Loyola Professor of Catholic Theology, Siobhán Garrigan, gave an inaugural lecture on the topic of ‘Theology and Homelessness’ recently to mark her appointment as the first Chair in Catholic Theology at Trinity College Dublin. In her lecture, Professor Garrigan focussed on the need for greater critical engagement with prevailing, limited notions of home and argued that religiously-inflected connotations of this concept bear some responsibility for society’s failure to adequately tackle the problem. A podcast of the lecture can be downloaded here.
The event marked a double inauguration at Trinity – that of a new Established Chair and the appointment of Professor Siobhán Garrigan, a long-time worker with homeless people and other community action groups, particularly those tackling sectarianism, as head of the new centre.
Referring to homelessness as ‘a great scandal in Ireland today’, Professor Garrigan said: “As a concept, it is a profoundly religiously-inflected idea. It is based, in part, on the idea of our having been separated from our origins (in God) through birth and then longing to go home, to a final resting place, find ourselves back at the beginning and, at peace.”
Arguing that this prevailing notion of home in western culture, therefore, sets limits on our ability to act on homelessness, Professor Garrigan proposed instead that we draw on alternate definitions and highlighted the benefits of a cultural understanding of the phenomenon. She also suggested that “Theology needs to offer a clearer account of the idea of ‘home’ if Christians are to be effective in combating homelessness in today’s world” and that “we need to look more carefully at how ‘home’ is used in wider societal debates such as nationalism, sectarianism and Islamaphobia.”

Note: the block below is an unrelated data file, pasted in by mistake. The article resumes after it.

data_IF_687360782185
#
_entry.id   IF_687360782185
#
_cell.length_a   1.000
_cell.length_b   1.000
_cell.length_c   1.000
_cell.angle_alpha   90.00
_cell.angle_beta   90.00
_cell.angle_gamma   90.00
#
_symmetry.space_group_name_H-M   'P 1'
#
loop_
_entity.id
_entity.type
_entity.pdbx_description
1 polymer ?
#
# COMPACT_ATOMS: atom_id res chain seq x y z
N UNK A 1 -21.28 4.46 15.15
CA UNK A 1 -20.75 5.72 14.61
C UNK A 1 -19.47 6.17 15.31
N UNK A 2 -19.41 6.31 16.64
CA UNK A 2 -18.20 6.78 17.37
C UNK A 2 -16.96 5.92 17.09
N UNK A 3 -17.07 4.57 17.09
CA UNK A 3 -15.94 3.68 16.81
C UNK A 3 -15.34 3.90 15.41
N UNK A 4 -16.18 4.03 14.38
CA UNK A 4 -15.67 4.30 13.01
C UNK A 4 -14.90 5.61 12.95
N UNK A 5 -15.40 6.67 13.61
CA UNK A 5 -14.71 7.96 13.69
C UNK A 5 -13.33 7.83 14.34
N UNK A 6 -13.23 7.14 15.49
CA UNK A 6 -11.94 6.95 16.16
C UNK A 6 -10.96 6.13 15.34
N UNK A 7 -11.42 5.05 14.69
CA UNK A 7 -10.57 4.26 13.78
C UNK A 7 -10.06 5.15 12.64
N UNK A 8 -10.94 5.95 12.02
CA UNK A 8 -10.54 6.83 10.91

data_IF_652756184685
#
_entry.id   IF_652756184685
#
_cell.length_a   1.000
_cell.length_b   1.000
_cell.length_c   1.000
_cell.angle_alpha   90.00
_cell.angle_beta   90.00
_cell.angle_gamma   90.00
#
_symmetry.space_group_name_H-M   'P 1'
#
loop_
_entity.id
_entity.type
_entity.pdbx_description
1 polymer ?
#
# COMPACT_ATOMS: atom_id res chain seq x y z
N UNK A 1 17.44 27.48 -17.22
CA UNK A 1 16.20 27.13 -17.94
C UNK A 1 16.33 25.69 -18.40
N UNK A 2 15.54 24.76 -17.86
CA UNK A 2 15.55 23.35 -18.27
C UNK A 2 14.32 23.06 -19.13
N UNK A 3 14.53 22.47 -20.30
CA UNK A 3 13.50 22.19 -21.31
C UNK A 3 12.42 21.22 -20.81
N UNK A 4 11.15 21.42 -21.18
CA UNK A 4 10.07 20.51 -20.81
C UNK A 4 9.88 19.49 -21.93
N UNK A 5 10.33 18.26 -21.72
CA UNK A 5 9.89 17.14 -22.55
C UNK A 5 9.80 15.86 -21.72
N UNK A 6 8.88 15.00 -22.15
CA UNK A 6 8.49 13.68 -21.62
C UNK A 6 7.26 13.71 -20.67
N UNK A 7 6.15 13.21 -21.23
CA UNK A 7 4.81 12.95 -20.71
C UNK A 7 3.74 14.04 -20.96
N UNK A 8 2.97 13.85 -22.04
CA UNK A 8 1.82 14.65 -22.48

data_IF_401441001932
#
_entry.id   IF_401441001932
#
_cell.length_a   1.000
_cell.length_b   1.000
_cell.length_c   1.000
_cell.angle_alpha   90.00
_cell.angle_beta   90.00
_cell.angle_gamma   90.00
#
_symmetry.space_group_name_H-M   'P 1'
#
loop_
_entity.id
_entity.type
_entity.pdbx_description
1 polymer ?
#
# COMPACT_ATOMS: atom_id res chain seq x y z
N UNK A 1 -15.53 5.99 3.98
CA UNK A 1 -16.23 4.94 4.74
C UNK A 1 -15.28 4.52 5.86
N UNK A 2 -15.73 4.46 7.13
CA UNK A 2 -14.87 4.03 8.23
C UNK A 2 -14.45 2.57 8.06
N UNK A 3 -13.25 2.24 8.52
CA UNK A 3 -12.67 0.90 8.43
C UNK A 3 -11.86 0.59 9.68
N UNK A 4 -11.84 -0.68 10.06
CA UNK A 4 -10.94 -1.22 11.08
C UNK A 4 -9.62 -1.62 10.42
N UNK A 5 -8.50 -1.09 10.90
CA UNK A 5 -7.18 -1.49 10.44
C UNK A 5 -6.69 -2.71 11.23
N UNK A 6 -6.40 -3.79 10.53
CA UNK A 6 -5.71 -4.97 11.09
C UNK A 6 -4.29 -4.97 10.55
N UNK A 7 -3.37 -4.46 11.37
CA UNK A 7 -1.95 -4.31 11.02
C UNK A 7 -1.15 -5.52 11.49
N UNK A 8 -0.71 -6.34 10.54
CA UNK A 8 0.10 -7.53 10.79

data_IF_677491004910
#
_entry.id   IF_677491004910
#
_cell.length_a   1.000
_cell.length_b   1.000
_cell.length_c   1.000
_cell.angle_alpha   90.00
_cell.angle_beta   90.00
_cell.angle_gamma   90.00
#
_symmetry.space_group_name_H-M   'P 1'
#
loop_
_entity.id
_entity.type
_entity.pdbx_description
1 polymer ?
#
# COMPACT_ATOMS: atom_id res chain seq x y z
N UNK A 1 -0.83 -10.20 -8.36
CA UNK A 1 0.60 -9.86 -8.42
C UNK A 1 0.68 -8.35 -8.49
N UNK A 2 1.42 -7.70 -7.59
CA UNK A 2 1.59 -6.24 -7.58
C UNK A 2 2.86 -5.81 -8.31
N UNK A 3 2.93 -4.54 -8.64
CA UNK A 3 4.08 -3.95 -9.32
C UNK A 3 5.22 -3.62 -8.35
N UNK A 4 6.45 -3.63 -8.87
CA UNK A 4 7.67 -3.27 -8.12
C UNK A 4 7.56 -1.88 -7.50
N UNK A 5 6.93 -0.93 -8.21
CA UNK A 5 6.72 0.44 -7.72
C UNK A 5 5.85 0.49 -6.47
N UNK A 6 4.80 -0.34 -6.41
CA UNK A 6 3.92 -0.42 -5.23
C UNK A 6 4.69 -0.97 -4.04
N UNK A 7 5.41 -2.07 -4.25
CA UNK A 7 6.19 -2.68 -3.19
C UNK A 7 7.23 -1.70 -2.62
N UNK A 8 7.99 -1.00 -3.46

In her lecture, Professor Garrigan discussed the findings of her research on home, which showed that ‘home’ is what people appeal to when they do not want to love across the boundaries of difference, whether in sectarian dismissals of the other community, or in white racist norms of who belongs and who doesn’t. “People confronting difference often say they felt ‘far from home’ – too vulnerable, not able for the risk. Or ‘homeless’ – displaced, disoriented, not in control. Or rendered ‘a stranger in their own home’, as today’s UKIP rhetoric in England demonstrates.”
Critiquing the long-held interpretation of home as a mostly a matter of belonging and identity, Professor Garrigan said: “Home needs to be seen instead as an outward-facing disposition, an ‘openness to the Other’”. Professor Garrigan added that “Christian theology has many resources to help us do this” and she illustrated the talk with an analysis of one particular native ritual, the lighting of a candle on one’s windowsill Christmas Eve to welcome the stranger, Christ, roaming the world. The significance of this ritual Professor Garrigan explained is that it casts us as potential bearers of the Divine home, because “… it is said, Christ roams the world looking for a place to make his home. Moreover, s/he will come in the guise of a stranger, and so will need a signal of welcome from you in order to approach.”
The new professor also spoke about how home matters in Christian terms. “It is an affirmation of our place in this world and of God’s desire to make God’s home right here, right now among us; but, it is home for the Other. For the one yet to come. What I have then, in terms of material effects, or familial love, or societal bonds I have only with a light in their window, in readiness to give away, in openness to the Other.”
Professor Garrigan’s inaugural lecture expanded on an earlier talk at the launch of the Association of Catholics in Ireland in which she called for a new vision of what ‘Catholic’ means for the Catholic Church. “It should be about being open, critical, sacramental, loving witnesses to God’s presence in our world and that means speaking up on major political issues, such as homelessness.”
Professor Garrigan was previously the first director of the second Emmaus House, an intentional community for people who are homeless in the UK. She comes to Trinity after three years teaching at the University of Exeter and eight before that at Yale University.
The Loyola Chair is the cornerstone of the Loyola Institute at Trinity College. It is an academic unit within the Confederal School for Religions, Peace Studies and Theology, and provides teaching and research in all aspects of theology in the Catholic tradition.